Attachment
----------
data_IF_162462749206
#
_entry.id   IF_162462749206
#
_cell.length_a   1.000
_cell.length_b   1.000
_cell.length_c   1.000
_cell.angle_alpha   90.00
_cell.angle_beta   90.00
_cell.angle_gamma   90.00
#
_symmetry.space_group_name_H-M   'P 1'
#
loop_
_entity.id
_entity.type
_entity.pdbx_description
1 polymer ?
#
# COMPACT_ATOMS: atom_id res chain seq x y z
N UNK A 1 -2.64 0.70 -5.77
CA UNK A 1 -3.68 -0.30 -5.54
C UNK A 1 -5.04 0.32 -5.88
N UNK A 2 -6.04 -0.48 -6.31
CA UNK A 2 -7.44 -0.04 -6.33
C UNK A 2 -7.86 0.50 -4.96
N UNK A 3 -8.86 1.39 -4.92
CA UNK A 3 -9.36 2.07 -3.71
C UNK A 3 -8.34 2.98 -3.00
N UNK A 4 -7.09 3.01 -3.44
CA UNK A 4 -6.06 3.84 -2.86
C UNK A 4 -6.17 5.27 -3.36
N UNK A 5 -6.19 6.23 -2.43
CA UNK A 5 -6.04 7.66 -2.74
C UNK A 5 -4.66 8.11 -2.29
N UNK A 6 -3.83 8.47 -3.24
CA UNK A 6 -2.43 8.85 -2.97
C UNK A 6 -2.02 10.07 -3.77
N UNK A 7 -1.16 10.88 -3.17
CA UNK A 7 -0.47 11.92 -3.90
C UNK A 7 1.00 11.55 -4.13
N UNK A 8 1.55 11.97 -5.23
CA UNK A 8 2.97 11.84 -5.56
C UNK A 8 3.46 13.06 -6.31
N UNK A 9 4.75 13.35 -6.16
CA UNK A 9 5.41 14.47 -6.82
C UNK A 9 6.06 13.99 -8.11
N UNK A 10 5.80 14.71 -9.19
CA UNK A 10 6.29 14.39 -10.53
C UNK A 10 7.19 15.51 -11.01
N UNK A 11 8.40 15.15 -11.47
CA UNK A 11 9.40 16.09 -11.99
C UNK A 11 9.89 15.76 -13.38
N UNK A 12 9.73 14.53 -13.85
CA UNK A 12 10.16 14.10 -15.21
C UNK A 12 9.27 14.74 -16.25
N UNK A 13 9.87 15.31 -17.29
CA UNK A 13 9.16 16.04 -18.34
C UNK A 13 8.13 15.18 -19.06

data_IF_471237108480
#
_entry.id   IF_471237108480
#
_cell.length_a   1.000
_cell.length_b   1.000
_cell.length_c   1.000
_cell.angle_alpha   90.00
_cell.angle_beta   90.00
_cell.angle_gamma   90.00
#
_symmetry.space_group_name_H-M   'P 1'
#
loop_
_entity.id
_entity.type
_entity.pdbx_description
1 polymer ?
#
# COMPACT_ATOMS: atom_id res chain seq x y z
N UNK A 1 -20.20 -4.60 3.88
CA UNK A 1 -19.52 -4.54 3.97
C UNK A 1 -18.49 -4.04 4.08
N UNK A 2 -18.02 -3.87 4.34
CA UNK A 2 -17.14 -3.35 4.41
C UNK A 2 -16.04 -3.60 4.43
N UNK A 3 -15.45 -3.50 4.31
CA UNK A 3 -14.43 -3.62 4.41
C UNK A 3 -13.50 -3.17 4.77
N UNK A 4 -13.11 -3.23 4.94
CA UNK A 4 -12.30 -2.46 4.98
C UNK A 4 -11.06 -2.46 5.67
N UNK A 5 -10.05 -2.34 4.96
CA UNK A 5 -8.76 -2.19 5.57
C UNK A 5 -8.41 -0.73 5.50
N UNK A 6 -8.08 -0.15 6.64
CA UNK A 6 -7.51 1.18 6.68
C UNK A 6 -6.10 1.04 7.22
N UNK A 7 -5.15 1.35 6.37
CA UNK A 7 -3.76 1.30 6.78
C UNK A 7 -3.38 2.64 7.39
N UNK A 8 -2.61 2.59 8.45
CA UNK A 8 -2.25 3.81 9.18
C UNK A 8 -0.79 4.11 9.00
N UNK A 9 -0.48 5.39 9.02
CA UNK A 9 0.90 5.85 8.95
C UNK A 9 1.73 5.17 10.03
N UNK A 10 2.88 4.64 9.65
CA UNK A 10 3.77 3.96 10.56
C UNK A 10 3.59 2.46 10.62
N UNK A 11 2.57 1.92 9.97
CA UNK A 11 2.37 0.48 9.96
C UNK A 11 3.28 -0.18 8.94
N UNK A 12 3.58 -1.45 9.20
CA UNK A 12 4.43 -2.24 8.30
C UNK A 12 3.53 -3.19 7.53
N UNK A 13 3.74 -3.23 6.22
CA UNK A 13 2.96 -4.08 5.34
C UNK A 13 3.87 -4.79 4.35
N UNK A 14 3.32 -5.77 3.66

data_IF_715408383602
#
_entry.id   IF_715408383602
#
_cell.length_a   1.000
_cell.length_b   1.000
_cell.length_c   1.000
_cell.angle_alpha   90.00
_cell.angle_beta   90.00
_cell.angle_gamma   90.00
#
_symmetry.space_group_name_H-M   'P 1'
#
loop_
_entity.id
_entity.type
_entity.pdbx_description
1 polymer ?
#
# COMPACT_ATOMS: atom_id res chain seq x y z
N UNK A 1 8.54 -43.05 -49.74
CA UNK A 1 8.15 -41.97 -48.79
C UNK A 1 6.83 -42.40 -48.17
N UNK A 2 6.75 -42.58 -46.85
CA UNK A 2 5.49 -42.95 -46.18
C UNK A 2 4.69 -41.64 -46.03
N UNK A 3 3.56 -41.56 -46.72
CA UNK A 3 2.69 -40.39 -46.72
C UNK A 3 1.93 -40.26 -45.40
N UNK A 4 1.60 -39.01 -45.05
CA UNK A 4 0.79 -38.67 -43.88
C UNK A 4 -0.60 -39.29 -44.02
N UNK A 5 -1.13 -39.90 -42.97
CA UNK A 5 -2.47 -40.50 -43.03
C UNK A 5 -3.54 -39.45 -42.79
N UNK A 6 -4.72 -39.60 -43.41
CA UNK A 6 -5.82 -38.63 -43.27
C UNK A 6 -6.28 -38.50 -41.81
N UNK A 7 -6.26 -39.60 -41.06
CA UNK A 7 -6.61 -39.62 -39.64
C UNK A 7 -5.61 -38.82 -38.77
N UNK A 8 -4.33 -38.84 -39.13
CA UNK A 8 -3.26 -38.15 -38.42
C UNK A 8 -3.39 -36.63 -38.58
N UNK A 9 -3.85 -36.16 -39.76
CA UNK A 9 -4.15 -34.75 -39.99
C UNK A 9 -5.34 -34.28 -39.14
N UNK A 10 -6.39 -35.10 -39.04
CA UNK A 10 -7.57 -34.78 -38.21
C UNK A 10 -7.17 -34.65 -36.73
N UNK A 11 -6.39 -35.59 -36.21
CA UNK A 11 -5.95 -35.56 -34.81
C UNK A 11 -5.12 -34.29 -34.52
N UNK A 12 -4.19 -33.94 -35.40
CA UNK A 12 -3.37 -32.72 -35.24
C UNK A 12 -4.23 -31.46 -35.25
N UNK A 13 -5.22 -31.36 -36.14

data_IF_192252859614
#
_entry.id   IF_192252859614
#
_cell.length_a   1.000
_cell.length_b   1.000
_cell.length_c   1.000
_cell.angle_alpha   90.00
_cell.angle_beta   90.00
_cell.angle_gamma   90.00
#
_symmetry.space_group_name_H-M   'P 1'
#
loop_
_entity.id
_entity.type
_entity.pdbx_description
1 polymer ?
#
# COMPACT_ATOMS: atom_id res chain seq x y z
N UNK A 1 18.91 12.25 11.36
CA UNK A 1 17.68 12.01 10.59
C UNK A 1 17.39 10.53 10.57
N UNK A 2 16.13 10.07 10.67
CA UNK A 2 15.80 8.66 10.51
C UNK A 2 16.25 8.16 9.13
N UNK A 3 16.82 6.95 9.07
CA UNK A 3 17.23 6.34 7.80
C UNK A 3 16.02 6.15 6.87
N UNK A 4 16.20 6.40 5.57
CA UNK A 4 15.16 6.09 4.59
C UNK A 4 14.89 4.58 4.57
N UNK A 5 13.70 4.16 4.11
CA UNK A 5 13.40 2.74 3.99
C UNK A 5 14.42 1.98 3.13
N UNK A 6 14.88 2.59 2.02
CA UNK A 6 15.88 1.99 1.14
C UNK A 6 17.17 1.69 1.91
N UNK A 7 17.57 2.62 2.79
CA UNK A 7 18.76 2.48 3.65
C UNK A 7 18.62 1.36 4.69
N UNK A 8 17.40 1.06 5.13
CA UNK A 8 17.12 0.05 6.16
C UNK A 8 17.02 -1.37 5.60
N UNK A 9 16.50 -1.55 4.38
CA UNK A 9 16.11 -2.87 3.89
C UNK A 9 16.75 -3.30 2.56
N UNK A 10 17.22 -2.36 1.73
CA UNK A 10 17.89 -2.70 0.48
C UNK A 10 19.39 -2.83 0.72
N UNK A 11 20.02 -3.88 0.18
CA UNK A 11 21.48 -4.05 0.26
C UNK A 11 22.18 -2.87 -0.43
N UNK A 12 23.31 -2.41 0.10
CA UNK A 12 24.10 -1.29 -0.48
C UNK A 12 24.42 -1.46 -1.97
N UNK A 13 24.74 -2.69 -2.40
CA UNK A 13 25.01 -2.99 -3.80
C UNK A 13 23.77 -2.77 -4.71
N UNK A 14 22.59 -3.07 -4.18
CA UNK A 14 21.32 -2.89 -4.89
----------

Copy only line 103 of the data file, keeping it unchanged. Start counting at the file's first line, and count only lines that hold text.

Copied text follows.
C UNK A 8 -0.79 4.11 9.00